Living the Amerikorean dream, or Seoul Food

I went to Korea once. I had a 17 hour layover, on a cheap flight from Bangkok to Montreal, via Seoul and Chicago. I had grand plans – palaces, temples, more palaces, stand on the border of North Korea and South Korea and hop back and forth, saying “North Korea, South Korea, North Korea, South Korea,” over, and over again. I know you can picture me doing this.

I learned one thing from my brief stint in this bustling Asian megacity – don’t bother going on a Monday. Everything is closed. Palaces – closed. Temples? Closed. DEMILITARIZED ZONE? Closed! Hopes – dashed. There would be no hopping.

But, the bus from the airport is free. I suppose I could have gone to Gyeongbokgung Palace – that one is closed on Tuesdays – but instead, I wandered aimlessly through the eerily quiet city center, flip-flop-claden on a chilly November day. I lasted about 4 hours, and then went back to the airport to use the free wifi – I’d been backpacking for 10 weeks, and thought it was a good idea to let my parents know I was on my way home. Plus this was 2008 – they didn’t have wifi in temples back then.

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What I didn’t do in Seoul (why??) was have a meal. So, have I actually been to Korea? I’m not sure if this pit stop counts, if I apply the criteria that I normally use to determine whether or not I’ve really, truly visited a country. These criteria being, mostly, did I eat?

I was, in fact, introduced to Korean food a few years earlier by my friend Jane, who, incidentally, is Korean. She prepared a Korean feast for me and four other friends in her small Ottawa apartment on Valentine’s Day – her Korean pancakes, or “jeon” would become legendary in our circles. She dazzled us with her chopstick skillz, and left us in awe of her flawless ability to converse with her mom in two languages, when she called home to ask a question about one of the recipes. “Jane, it’s probably very early in Korea,”  I reminded her as she picked up the phone. “Don’t be stupid,” she reminded me back, “My parents live in Yellowknife.

Fun fact: According to a 2011 census, the total number of Koreans living in Yellowknife is 30.

There is no shortage of Korean food in London – it’s like, a thing. All of the hipsters are eating it! Well, they’re eating a hybrid of American and Korean street food which is mighty, mighty tasty. Some of the most popular Korean food traders right now include Kimchinary (otherwise known as Korean tacos otherwise known as the best idea ever) and Busan BBQ, a cross between Texas and Seoul (or Pyongyang) in a burger.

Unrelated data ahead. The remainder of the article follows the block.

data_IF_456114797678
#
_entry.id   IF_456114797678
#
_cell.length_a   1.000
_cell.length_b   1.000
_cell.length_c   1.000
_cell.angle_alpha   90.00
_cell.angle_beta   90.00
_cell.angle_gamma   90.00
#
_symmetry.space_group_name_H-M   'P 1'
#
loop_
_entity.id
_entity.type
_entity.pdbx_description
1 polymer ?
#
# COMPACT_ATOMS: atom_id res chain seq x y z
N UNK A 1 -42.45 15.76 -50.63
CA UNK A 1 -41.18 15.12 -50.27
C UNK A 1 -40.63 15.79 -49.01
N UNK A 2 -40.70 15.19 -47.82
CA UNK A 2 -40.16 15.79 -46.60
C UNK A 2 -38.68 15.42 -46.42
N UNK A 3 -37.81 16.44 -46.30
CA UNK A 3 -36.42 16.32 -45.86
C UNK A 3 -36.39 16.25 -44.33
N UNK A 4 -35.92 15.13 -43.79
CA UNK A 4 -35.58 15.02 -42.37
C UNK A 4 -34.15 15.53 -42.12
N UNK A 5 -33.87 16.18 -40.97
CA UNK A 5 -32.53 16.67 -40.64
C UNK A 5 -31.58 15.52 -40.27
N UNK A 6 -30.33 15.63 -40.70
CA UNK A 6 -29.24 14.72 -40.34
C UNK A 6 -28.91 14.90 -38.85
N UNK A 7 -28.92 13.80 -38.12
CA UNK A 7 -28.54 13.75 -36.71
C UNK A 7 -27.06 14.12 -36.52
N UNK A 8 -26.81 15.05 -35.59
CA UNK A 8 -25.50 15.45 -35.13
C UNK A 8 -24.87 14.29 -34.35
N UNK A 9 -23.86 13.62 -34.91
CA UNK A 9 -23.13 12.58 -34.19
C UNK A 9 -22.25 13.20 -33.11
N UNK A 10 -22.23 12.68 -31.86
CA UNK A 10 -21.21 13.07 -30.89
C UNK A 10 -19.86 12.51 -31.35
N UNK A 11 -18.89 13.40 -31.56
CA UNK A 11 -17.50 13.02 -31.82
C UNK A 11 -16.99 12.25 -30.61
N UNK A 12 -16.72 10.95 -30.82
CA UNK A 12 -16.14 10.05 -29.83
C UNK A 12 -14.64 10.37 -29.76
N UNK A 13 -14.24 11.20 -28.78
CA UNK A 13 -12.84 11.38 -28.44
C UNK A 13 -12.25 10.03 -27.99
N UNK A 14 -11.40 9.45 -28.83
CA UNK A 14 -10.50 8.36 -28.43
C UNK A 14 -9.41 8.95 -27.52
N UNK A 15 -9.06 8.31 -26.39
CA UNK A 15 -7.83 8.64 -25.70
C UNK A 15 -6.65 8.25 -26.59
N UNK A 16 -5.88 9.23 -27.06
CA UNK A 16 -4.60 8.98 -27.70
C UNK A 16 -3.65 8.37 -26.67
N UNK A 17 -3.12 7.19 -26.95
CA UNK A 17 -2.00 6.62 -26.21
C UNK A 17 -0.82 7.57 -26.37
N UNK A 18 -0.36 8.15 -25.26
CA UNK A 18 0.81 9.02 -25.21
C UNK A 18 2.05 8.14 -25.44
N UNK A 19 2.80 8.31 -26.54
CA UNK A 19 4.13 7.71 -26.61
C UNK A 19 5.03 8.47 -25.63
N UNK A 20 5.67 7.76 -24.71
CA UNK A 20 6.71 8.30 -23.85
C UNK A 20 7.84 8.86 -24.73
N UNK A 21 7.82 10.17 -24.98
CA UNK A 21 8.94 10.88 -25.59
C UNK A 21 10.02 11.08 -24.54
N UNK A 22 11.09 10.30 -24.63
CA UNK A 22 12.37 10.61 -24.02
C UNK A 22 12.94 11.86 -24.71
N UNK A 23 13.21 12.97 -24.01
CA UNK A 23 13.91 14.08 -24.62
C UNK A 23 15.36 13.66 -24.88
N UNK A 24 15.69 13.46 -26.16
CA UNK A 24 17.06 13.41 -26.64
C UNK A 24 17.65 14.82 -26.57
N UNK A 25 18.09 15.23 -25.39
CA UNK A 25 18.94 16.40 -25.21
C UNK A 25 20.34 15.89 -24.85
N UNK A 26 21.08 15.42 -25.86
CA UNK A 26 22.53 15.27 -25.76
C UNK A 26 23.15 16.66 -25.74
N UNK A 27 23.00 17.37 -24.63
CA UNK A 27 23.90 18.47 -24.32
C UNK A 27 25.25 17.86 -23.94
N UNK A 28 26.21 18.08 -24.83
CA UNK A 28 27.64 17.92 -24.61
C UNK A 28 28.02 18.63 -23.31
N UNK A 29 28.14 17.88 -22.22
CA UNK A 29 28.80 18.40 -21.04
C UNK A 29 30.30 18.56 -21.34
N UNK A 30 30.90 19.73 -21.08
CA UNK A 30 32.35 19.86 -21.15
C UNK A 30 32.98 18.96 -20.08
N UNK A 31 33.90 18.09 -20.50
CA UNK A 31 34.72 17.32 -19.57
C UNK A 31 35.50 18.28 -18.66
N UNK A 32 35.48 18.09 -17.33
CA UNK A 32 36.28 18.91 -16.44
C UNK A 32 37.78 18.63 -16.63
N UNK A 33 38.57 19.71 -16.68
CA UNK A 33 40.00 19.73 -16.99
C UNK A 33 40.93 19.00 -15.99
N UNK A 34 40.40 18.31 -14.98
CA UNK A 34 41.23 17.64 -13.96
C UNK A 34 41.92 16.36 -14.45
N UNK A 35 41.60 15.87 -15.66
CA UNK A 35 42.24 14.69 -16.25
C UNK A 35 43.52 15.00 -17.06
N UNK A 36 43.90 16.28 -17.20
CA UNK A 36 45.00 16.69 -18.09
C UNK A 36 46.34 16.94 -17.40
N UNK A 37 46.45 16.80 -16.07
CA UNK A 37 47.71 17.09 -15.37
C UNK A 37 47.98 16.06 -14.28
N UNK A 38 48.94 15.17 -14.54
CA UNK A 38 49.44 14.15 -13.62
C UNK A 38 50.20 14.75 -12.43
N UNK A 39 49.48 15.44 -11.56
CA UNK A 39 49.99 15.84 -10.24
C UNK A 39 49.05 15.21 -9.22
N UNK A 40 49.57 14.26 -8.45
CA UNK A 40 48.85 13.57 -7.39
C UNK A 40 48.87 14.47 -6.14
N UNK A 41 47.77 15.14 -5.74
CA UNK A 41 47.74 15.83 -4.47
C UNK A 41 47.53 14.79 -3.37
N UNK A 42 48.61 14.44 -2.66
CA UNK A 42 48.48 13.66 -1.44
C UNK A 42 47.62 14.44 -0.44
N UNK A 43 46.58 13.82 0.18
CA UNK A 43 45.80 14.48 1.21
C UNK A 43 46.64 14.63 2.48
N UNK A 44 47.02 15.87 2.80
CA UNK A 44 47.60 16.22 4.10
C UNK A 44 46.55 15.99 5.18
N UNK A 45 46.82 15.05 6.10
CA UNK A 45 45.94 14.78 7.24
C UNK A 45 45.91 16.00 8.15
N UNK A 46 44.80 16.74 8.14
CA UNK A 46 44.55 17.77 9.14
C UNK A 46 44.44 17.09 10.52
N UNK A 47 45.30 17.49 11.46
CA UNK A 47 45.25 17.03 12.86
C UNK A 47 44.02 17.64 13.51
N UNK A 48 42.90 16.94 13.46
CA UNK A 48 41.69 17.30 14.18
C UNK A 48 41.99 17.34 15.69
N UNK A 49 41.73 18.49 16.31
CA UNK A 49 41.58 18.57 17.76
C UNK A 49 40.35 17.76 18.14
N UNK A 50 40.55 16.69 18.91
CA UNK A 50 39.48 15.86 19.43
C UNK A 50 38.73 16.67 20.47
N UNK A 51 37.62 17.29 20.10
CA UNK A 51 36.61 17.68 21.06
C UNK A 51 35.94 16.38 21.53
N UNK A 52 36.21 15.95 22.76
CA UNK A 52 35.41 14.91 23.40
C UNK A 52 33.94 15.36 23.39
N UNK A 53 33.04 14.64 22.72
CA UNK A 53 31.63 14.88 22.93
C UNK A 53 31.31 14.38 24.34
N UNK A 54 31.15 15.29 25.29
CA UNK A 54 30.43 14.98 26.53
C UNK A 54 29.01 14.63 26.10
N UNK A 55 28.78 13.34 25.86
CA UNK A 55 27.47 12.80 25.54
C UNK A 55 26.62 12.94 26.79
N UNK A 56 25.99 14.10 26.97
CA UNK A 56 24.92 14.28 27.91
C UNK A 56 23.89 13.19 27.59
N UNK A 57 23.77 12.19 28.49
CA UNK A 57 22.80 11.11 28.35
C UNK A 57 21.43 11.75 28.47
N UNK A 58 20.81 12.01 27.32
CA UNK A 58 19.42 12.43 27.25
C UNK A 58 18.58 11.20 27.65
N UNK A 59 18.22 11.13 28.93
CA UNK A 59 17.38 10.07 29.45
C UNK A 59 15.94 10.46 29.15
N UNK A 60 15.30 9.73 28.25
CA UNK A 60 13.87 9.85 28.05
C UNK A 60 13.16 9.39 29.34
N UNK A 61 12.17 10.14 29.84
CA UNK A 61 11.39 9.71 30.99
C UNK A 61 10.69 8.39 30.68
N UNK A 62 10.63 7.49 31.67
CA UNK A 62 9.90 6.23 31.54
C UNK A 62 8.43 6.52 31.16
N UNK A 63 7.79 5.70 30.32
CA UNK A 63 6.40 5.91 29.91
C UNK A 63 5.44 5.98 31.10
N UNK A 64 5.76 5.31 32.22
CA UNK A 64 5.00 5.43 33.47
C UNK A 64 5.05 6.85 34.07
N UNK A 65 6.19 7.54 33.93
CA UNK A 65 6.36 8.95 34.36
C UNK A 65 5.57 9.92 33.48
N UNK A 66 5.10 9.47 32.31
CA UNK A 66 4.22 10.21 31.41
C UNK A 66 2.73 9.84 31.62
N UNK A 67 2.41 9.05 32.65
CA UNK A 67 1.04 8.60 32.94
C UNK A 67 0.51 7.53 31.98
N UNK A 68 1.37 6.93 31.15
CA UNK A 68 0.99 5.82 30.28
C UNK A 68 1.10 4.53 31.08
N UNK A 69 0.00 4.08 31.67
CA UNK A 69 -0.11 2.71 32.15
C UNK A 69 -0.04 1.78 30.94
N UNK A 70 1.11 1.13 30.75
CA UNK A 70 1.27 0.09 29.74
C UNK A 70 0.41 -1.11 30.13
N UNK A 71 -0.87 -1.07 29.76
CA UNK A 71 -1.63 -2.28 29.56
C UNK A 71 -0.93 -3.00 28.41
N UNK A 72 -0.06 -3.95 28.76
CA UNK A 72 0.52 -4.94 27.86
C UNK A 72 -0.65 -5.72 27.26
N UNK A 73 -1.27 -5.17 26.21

There are at least three reliable choices for a good bibimbap near my office – I eat Korean food a fair bit now, thanks to Jane. The aptly named Bibimbap in Soho is a good spot for beginners. My favourite part is the rice crust at the bottom of the bowl.

The one Korean delicacy I hadn’t had the pleasure of trying before my current culinary journey was Korean barbecue, or gogigui, which means simply meat + roasting. I love Asian languages – the literal translation of the Chinese word for popcorn, for example, is exploding rice flower. They said it like it is, which is a quality I like in a nation.

Usually prepared on a charcoal grill built in to your table, I wasn’t 100% sure that in the UK this was allowed for health and safety reasons, but what the hey?

Myung Ga in Soho was chocablock at 7 pm on a Monday night. The first thing I noticed when we arrived was that the only table left was the one that I had booked – night saved! The second thing was that all the other diners were Korean. I took this as an excellent sign, until the table next to ours just wouldn’t stop eating which diverted the waiter’s attention away from you know, me.